April 12, 2023: The moon is in front of the Teapot of Sagittarius before sunrise. After nightfall, Venus, Mercury, and Mars dance against the evening’s stars.
by Jeffrey L. Hunt
Chicago, Illinois: Sunrise, 6:16 a.m. CDT; Sunset, 7:28 p.m. CDT. Check local sources for sunrise and sunset times for your location. Times are calculated by the U.S. Naval Observatory’s MICA computer program.
Summaries of Current Sky Events
Here is today’s planet forecast:
One hour before daybreak, the gibbous moon, 61% illuminated, is in the Teapot of Sagittarius. It appears to be brewing in the pot. With the bright moonlight, use a binocular to see the lunar tea cooking in the teapot.
The lunar orb’s phase loses about 10% of its light each morning. The half morning phase, Last Quarter, occurs tomorrow morning at 4:11 a.m. CDT.
Later today, early tomorrow morning in Australia and Indonesia, the moon covers or occults the star Tau Sagittarii (τ Sgr on the chart), a star in the pot’s handle.
At forty-five minutes before sunrise, Saturn is nearly 10° above the east-southeast horizon. It continues to emerge from bright sunlight into the morning sky.
Jupiter is soon to follow after its conjunction yesterday. By month’s end, it rises 30 minutes before the sun, becoming visible later during May.
Forty-five minutes after sundown, brilliant Venus is nearly 30° above the western horizon and 3.0° to the upper left of the Pleiades star cluster. Find Aldebaran, Taurus’ brightest star, 10.6° to the upper left of the Evening Star.
Venus is below an imaginary line from the star cluster to Aldebaran. Tomorrow evening it is above the line.
Venus and the Pleiades star cluster are in the same binocular field of view. Whether viewed through a binocular or without its assist, the sight is magnificent.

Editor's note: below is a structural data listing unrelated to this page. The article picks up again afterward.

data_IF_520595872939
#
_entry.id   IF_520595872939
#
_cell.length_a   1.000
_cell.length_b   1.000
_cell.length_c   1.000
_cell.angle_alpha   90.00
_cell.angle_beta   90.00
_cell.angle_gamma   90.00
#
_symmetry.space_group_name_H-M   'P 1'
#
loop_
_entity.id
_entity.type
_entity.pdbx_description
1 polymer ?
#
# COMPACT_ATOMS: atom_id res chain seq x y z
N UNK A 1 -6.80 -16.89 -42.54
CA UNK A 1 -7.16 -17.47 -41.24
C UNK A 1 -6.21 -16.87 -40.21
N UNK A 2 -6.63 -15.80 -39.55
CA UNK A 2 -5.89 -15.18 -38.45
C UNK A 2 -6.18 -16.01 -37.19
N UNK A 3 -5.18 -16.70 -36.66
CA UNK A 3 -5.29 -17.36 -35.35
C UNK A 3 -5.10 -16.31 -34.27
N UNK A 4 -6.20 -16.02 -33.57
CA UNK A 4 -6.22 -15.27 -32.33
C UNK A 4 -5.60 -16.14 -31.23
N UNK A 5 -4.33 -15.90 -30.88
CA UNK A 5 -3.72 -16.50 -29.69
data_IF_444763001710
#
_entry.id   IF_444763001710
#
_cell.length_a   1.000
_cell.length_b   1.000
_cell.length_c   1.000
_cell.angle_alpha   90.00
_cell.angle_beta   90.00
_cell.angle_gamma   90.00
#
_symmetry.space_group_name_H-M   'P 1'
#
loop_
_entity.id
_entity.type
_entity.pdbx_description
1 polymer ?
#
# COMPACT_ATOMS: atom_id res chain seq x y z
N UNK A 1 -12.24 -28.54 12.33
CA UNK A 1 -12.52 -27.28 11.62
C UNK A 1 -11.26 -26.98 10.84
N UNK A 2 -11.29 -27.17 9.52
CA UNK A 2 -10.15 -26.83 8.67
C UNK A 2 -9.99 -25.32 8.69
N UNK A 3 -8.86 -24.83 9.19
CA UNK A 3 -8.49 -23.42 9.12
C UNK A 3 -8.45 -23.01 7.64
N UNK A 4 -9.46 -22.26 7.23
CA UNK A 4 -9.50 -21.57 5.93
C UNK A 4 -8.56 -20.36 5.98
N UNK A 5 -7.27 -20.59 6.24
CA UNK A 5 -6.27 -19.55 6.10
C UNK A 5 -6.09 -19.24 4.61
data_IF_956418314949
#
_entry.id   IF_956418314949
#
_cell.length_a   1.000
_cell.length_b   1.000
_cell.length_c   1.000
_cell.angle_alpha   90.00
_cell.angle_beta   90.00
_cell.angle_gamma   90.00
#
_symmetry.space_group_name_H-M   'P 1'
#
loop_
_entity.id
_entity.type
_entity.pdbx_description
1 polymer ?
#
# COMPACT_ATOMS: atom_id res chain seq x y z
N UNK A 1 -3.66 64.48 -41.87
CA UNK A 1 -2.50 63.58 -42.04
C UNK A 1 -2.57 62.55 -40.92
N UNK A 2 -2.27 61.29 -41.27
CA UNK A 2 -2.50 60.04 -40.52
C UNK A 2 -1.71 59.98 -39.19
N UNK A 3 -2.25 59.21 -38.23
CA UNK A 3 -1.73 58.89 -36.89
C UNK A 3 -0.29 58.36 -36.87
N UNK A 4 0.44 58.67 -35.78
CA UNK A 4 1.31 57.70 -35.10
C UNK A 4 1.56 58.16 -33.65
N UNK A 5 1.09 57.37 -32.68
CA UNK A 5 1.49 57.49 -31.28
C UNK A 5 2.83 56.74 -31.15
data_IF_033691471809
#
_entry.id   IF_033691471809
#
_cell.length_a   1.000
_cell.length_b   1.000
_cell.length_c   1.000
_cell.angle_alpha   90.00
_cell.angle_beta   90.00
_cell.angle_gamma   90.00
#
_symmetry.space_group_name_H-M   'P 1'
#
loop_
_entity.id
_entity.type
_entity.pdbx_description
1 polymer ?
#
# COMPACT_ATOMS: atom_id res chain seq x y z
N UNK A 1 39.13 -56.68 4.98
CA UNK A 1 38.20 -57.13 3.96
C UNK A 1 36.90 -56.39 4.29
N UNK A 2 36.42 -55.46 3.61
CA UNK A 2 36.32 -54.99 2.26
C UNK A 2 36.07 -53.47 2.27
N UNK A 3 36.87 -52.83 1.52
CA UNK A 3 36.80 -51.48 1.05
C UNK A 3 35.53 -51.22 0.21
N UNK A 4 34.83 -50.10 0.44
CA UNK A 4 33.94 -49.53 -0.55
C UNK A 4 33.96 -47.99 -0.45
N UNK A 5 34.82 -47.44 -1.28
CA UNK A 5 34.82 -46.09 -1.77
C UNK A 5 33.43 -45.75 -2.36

Mercury, one day after its greatest elongation or largest separation from the sun, is 10.0° above the west-northwest horizon and over 20° to the lower right of Venus. The speedy planet is beginning to catch up with Earth, passing between our planet and the sun on May 1st.
Beginning in three nights, the planet sets earlier and dims considerably. Even this evening, it is dimmer than it was a week ago. It is visible to the unassisted human eyes, but a binocular helps with the initial identification. This evening the planet sets 105 minutes after sunset.
Three planets, Venus, Mercury, and Mars are in the western sky, spanning nearly 60°. Venus continues to cut the gap to Mars that is over 36° this evening. Mars is dimmer than Mercury and about the same visual intensity as Pollux, one of the Gemini Twins, to the Red Planet’s upper left.
Mars is marching eastward in front of Gemini’s distant stars, only at about half the speed of Venus’ nightly eastward step. This evening the planet is 0.9° to the lower right of Mebsuta, meaning “the out-stretched paw of the lion,” below Castor, the second Twin. In two nights, Mars seems to pass closely to the background star.
While Mars is visible when Mercury is easily seen at 45 minutes after sundown, look for Gemini’s dimmer stars at the end of evening twilight, around 90 minutes after sundown.
Watch the dance of the three planets after sunset each evening.
- 2023, October 22: Moon Approaches SaturnOctober 22, 2023: During evening hours, the gibbous moon nears Saturn in the southern sky. Venus and Jupiter are visible during morning twilight.
- 2023, October 21: Three Bright Planets, First Quarter MoonOctober 21, 2023: Venus, Jupiter, and Saturn are easy to locate during nighttime hours. The First Quarter moon phase occurs this evening.
- 2023, October 20: Jupiter’s Double Shadows, Mercury at Superior ConjunctionOctober 20: After midnight, Jupiter’s moons’ shadows dance across the cloud tops. Mercury is at superior conjunction.
- 2023, October 19: Poured Moon, See Planet UranusOctober 19: Sagittarius seems to pour the moon into the sky this evening. Find Uranus with a binocular.
- 2023, October 18: Moon-Antares Conjunction, Bright PlanetsOctober 18, 2023: The moon is near Antares after sunset. Venus, Jupiter, and Saturn are in the sky during the nighttime hours.